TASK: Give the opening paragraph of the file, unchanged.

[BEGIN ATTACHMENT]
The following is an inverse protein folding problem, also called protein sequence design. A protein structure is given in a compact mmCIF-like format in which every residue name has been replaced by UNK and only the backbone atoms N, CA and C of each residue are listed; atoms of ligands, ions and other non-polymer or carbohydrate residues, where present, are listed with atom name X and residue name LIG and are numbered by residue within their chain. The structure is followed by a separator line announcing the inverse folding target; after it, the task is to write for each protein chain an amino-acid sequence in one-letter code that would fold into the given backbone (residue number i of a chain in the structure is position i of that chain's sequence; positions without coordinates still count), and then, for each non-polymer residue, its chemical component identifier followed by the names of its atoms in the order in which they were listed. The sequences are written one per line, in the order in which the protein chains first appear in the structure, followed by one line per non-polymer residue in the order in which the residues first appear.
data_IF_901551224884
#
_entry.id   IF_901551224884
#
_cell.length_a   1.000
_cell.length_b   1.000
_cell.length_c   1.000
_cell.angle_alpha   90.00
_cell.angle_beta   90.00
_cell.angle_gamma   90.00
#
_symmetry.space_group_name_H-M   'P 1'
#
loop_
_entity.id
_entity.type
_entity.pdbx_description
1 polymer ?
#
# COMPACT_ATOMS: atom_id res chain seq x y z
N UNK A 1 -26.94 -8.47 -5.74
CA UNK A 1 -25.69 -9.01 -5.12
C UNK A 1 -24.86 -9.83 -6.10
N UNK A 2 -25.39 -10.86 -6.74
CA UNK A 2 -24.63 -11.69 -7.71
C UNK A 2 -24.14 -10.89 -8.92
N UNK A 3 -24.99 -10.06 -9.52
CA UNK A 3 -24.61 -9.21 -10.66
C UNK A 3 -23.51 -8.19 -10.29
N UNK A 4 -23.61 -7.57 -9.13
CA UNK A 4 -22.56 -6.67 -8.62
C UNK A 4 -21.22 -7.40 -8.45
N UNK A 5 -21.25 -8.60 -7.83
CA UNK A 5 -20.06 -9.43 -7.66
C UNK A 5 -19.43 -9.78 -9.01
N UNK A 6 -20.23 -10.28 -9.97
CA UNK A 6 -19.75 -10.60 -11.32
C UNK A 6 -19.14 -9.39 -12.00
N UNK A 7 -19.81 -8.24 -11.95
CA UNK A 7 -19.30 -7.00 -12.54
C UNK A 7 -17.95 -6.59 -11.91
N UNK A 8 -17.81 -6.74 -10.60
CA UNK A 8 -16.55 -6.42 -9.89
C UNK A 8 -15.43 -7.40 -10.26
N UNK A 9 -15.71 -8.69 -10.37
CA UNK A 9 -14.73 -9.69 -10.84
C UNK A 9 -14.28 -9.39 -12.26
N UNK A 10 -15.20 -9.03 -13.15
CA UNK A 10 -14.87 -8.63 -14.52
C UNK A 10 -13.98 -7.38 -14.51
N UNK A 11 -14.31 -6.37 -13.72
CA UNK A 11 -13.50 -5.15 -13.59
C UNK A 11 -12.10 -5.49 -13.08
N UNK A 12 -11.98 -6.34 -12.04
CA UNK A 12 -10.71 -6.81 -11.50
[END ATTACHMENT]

The following is an inverse protein folding problem, also called protein sequence design. A protein structure is given in a compact mmCIF-like format in which every residue name has been replaced by UNK and only the backbone atoms N, CA and C of each residue are listed; atoms of ligands, ions and other non-polymer or carbohydrate residues, where present, are listed with atom name X and residue name LIG and are numbered by residue within their chain. The structure is followed by a separator line announcing the inverse folding target; after it, the task is to write for each protein chain an amino-acid sequence in one-letter code that would fold into the given backbone (residue number i of a chain in the structure is position i of that chain's sequence; positions without coordinates still count), and then, for each non-polymer residue, its chemical component identifier followed by the names of its atoms in the order in which they were listed. The sequences are written one per line, in the order in which the protein chains first appear in the structure, followed by one line per non-polymer residue in the order in which the residues first appear.